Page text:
The Rock Cycle
The Rock Cycle
 Through many different geologic
processes, the rocks that make up the
earth’s crust form, change, get
destroyed, and re-form over and over
again. This is why it is called the rock
CYCLE.
 There are constructive forces and
destructive forces that drive the cycle.
The Beginning
 Find “magma” on your rock cycle
diagram.
 ALL rocks start as magma, thus the rock
cycle begins in the earth’s interior where
magma is still in the liquid state.
 It is placed at the bottom of this diagram
because magma is found underground.
 Will not always be at the bottom of all
rock cycle diagrams!
The First Process
 As magma reaches the crust it is
exposed to cooler temperatures and will
harden.
 This is called crystallization
 Once crystallization has occurred, the
magma is “hard as a rock.”
 This is a constructive force of nature.
Igneous Rock
 Rocks that are formed directly from
cooled magma are classified as igneous
rocks.
 If the magma crystallized on the surface
of the crust (on land), it is called
extrusive igneous rock.
 If the magma crystallized while still in the
crust (underground), it is called intrusive
igneous rock.
Examples
 Some examples of igneous rocks are:

Intrusive:
 Granite,
gabbro, quartz (also a mineral)
 Can usually see crystals or “specks” in the
rock and mutlicolored

Extrusive:
 Basalt,
obsidian, scoria (“lava rock”)
 Usually one color without visible crystals,
sometimes have many holes or porous
Next Process
 Once igneous rocks are formed they
become exposed to the elements on the
surface of earth.

wind, rain, temperature changes, sun
exposure
 This exposure causes:


Weathering – breaking into pieces
Erosion – being moved (washed / blown
away) to another location
Lots and Lots of Little Pieces
 Once the destructive forces of weathering
and erosion have occurred, sediments
are formed.
 Dirt or soil, sand, silt, mud are all
examples of sediments that have piled up
after erosion
 Plants would not survive without this part
of the rock cycle! No plants = no animals!
The Third Process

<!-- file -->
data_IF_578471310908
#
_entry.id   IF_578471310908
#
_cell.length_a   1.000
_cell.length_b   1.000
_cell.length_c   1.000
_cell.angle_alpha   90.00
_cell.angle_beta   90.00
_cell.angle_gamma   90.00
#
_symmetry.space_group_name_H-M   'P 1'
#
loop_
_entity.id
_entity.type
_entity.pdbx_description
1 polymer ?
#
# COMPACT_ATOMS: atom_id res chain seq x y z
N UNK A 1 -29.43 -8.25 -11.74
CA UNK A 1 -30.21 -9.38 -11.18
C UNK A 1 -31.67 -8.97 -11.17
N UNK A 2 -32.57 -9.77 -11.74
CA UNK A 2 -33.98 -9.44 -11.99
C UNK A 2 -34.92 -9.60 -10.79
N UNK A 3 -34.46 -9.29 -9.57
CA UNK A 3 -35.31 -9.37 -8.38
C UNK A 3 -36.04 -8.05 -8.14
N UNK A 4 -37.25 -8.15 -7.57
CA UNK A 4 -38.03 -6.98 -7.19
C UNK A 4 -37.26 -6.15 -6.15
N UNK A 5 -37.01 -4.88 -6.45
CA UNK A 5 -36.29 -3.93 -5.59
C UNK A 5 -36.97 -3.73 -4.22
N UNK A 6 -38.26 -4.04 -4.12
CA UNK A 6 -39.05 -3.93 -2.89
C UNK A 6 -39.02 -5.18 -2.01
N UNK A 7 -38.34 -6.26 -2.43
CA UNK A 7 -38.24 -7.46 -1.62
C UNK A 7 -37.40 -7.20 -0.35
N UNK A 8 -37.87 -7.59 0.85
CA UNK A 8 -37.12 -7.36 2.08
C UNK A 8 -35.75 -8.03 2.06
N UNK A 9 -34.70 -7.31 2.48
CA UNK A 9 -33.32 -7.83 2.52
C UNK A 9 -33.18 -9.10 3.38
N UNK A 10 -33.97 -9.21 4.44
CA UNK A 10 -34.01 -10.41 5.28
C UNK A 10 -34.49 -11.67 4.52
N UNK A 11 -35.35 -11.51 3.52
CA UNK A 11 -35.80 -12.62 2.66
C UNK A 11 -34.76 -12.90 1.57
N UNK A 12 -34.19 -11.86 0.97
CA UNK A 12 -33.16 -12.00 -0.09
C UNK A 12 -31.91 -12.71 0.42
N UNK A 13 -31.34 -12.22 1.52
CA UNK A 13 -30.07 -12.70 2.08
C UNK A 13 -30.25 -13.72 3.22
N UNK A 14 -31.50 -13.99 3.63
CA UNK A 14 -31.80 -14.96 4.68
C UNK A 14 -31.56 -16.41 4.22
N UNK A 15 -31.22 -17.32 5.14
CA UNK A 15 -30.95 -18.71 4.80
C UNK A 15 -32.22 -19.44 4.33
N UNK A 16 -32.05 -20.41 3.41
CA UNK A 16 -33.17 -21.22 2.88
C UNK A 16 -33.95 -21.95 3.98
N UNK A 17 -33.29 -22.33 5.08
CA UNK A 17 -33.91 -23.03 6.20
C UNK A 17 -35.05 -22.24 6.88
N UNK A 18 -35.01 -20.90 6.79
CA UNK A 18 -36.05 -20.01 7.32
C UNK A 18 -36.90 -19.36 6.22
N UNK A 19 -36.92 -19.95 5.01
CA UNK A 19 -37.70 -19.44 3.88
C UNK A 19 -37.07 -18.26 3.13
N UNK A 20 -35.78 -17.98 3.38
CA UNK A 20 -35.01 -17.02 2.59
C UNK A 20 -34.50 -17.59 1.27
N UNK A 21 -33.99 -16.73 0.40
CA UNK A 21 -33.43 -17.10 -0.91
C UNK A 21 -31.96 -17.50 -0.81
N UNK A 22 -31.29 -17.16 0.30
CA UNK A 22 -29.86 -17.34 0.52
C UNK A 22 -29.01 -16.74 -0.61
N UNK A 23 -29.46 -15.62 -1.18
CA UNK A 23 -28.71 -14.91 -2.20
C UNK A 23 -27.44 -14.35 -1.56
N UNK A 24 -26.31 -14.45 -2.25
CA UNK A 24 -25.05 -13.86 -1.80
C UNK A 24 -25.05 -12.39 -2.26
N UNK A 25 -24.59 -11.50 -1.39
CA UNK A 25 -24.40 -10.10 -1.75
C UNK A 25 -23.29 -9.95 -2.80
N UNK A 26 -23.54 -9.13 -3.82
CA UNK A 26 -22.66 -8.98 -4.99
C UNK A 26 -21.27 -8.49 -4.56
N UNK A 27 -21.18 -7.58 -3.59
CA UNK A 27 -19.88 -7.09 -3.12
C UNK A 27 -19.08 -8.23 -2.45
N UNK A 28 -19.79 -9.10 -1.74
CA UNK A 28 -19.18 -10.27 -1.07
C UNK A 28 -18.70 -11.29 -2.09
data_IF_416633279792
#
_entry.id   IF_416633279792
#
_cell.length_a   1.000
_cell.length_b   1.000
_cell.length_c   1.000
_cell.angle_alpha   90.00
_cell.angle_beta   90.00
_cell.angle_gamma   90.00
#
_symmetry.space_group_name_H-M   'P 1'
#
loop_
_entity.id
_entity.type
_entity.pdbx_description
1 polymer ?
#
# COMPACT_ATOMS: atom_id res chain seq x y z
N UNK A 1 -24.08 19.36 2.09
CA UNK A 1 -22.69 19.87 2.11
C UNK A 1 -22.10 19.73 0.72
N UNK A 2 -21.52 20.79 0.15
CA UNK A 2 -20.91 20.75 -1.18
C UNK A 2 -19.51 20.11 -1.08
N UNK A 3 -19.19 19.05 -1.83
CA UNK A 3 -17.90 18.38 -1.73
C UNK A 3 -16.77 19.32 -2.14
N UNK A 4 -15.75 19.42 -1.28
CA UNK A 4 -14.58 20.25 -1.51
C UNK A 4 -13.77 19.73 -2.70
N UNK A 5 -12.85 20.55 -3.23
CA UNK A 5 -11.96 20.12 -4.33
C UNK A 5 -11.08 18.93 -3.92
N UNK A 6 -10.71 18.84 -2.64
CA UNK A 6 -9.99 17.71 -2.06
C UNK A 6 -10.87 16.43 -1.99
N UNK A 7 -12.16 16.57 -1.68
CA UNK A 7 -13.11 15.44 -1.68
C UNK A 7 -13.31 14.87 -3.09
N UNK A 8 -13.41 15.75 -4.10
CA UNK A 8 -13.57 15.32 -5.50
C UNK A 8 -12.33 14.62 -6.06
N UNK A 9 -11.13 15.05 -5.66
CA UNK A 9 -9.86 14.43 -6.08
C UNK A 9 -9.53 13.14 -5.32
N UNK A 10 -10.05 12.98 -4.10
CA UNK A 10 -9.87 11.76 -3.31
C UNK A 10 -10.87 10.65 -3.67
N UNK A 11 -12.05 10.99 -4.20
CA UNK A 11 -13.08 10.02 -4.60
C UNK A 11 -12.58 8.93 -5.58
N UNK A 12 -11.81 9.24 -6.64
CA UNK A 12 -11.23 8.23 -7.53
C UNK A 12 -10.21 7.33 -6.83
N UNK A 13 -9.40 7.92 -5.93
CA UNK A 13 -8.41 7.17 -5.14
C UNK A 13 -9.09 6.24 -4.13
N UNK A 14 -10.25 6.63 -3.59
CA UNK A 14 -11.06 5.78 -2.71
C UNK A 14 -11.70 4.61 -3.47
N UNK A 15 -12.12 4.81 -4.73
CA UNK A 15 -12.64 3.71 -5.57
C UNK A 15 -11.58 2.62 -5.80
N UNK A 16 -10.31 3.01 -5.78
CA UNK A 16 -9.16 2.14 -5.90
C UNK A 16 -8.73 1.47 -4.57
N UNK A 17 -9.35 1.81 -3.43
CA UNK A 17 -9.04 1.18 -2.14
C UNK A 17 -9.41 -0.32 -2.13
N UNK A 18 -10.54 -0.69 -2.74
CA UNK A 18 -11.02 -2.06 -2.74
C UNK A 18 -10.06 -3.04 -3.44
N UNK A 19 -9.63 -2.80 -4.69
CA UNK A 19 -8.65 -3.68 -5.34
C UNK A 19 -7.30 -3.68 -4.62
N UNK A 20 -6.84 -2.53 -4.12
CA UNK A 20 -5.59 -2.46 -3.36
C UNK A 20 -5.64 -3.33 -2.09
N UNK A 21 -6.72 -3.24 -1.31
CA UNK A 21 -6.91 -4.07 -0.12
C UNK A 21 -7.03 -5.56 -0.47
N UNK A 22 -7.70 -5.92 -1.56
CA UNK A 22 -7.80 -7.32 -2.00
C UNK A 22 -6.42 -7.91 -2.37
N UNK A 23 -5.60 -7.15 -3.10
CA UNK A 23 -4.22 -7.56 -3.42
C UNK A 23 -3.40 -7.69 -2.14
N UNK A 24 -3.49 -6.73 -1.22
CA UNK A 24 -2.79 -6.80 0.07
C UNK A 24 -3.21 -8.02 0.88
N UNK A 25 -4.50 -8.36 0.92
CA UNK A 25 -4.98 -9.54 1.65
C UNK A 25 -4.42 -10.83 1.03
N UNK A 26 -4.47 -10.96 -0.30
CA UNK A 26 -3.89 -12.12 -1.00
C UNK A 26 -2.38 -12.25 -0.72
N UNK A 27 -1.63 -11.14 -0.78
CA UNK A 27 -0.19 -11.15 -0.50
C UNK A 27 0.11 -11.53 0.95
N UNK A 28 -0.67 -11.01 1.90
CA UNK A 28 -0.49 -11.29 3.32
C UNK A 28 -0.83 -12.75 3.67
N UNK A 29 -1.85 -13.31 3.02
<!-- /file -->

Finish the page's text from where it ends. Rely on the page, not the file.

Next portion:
 Sediments pile up in low areas after
erosional forces have slowed or stopped.
This is called deposition.
 As deposition continues, layers of
sediments continue to pile up, and they
compact the layers on the bottom. This
is called compaction.
 Once compaction occurs, the sediments
begin to “glue” together which is called
cementation. (like the word cement)
Third Process Continued
 These constructive forces of…



Deposition
Compaction
Cementation
 …are all steps in what is called
lithification- the process of loose
sediments turning into rock.
 Once sediments lithify, new rock forms
Sedimentary Rocks
 After lithification of the sediments, the
rocks that are formed are classified as
sedimentary rocks.
 Sedimentary rocks are the only type of
rock that fossils are found in because of
the way they form.
Examples
 Sedimentary Rocks are often coarse in
texture and have layers, and or visible
grains
 Common sedimentary rocks are:





Sandstone
Chert (flint rock)
Conglomerate
Limestone
Shale
The Fourth Process
 Because of the way sedimentary rocks
form, they usually get pushed further and
further down into the crust from
sediments continuing to layer on top.
 The deeper the sedimentary rocks get in
the crust, they are exposed to increasing
heat and pressure.
Fourth Process Continued
 This increase in heat & pressure
changes the rock, a lot like pressing 2
colors of playdough together…they’ll
eventually mix colors.
 This change in the rock due to high heat
and pressure is called metamorphism,
(both a destructive and constructive
force) and a new type of rock is formed.
Metamorphic Rock
 The process of metamorphism creates
the rocks classified as metamorphic
rocks.
 Only occurs deep in the crust or near
volcanoes where there is high enough
temperatures and pressure. Therefore
most metamorphic rock is found deep
underground or near volcano sites.
Examples
 All metamorphic rocks have a “parent
rock,” or the original igneous or
sedimentary rock it came from.
 Common metamorphic rocks:



Slate (parent rock = Shale)
Marble (parent rock = Limestone)
Gneiss (parent rock = Granite)
Last Process
 If metamorphic rocks remain deep
underground they eventually get pushed
so far down that they begin melting back
into the magma.
 This last destructive force completes the
rock cycle.
 The whole thing can then start all over!
Loops within the Rock Cycle
 If an igneous rock remains underground,
it will go through metamorphism and turn
into metamorphic rock.
 If sedimentary or metamorphic rocks are
exposed to the surface of the crust, they
will experience weathering and erosion
and turn into sediments.